Section II. PRINCIPLES OF EDUCATION
NATURE OF LEARNING
The desired outcome of all military instruction is soldier learning. If soldiers are
not better prepared to do something at the end of a lesson than they were before, they
have not learned. The instructor must accept responsibility for what his soldiers have or
have not learned. If the soldiers have not learned as a result of his instruction, he
should look first to himself and his presentation for the cause.
a. Learning and Doing. Learning is the process of acquiring new knowledge,
skills, techniques, and attitudes that will enable a person to do something he could not
do before. The emphasis is on doing. Learning is an active process, not passive
absorption. Soldiers must be presented with purposeful and worthwhile work to do.
They must be kept both mentally and physically active. With proper presentation of
learning opportunities, the curve of learning will look something like the illustration in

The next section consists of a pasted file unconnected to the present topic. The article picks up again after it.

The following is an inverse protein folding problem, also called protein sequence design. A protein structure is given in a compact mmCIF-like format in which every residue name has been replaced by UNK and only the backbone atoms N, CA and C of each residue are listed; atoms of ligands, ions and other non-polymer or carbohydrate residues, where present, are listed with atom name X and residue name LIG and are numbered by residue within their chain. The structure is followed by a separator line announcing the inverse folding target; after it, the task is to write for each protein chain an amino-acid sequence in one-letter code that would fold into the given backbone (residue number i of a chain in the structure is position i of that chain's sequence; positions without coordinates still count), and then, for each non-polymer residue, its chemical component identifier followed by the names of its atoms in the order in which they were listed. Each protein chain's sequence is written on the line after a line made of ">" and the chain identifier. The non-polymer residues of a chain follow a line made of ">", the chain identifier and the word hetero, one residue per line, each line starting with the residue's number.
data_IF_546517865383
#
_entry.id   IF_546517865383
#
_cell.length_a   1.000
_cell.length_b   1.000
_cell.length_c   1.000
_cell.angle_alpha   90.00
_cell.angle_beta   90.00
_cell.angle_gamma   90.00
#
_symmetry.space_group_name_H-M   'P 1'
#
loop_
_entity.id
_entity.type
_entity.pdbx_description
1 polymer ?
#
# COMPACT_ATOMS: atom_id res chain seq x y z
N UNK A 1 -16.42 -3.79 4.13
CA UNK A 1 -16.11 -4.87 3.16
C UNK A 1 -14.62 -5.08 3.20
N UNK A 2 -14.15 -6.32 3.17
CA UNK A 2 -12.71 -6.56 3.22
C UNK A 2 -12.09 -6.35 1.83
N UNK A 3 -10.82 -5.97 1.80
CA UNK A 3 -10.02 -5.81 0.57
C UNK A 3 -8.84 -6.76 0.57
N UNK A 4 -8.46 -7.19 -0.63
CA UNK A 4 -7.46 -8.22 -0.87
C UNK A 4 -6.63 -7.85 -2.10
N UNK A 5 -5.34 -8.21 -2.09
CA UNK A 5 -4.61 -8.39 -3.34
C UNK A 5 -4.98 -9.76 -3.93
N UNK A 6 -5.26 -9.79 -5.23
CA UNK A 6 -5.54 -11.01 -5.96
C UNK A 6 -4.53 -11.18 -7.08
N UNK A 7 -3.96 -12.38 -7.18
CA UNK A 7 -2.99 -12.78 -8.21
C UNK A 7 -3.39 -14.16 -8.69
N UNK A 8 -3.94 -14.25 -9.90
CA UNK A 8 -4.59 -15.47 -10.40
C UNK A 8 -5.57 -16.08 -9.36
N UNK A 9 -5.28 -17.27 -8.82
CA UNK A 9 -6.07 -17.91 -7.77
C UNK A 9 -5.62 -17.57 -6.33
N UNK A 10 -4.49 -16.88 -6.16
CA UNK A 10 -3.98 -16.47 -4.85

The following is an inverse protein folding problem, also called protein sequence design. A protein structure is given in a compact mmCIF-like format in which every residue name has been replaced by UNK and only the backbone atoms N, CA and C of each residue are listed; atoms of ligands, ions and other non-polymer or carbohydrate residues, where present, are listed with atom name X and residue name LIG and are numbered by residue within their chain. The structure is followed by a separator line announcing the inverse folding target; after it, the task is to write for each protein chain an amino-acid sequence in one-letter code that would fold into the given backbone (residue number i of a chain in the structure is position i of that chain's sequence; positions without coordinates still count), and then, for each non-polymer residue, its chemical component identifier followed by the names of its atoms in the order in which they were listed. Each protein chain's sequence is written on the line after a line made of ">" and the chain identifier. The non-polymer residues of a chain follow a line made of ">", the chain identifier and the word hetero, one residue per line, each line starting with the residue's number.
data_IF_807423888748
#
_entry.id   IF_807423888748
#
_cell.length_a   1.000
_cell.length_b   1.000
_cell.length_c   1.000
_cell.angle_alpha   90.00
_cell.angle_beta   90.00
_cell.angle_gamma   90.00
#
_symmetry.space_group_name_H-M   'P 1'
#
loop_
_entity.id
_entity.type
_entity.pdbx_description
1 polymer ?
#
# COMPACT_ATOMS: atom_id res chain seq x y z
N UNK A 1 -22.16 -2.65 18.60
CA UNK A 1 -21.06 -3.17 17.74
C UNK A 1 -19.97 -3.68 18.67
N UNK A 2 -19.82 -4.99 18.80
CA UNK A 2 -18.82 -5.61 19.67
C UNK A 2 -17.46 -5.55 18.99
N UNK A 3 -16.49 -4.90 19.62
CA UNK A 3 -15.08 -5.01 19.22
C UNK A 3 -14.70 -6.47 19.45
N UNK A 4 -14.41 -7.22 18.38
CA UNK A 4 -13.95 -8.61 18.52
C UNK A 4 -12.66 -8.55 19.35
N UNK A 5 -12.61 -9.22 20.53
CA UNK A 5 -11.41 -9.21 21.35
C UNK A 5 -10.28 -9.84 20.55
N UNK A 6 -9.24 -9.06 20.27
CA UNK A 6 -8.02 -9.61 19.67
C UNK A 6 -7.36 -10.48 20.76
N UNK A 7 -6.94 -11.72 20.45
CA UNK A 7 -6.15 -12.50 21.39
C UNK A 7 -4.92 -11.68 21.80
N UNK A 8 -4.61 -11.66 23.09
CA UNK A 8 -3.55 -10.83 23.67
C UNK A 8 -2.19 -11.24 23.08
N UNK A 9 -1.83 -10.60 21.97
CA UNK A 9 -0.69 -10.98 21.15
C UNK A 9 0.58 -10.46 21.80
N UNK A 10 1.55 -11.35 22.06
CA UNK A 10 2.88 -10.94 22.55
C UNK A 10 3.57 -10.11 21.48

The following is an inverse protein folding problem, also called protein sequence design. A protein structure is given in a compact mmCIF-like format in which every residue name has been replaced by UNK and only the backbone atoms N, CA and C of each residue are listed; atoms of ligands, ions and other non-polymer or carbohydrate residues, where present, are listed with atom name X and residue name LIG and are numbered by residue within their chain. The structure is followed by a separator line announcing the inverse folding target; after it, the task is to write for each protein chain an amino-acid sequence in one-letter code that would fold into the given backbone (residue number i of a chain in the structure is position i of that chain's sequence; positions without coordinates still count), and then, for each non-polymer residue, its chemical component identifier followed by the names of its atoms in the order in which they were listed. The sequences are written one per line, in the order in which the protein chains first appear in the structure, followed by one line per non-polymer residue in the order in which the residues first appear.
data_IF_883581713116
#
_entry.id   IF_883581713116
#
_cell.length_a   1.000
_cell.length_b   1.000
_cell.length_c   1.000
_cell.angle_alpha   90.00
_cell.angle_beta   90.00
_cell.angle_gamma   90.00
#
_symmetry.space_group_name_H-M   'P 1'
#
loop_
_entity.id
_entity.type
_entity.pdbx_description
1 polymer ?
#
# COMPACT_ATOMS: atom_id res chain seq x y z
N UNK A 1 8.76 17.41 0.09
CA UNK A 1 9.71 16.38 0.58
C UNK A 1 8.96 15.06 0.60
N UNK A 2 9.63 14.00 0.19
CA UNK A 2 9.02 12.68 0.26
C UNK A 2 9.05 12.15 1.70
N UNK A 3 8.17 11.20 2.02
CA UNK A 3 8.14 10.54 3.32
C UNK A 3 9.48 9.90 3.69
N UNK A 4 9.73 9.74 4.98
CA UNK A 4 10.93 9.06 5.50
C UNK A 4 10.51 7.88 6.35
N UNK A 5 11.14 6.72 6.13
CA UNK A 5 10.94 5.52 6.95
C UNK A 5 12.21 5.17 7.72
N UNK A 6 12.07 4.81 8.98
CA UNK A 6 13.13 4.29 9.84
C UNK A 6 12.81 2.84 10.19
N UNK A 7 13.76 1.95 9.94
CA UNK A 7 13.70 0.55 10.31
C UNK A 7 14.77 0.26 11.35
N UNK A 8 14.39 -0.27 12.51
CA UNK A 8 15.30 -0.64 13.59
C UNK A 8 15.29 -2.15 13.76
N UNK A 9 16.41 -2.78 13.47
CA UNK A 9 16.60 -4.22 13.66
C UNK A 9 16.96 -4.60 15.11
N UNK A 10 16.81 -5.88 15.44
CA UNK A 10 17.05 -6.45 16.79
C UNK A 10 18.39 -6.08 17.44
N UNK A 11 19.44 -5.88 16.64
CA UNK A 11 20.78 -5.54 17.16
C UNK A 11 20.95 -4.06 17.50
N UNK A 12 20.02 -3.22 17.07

Figure 2-1. A typical learning curve.
b. Sensory Learning. The channels for learning are the senses. Learning can
then be defined as the change that takes place in an individual as a result of his mental
and physical responses to stimuli.
(1) Senses stimulate learning. The five senses are the channels through
which the individual is stimulated. A person makes contact with things around him
through sight, hearing, touch, taste, and smell. As a result of these contacts, he makes
responses that enable him to acquire new knowledges, skills, and attitudes.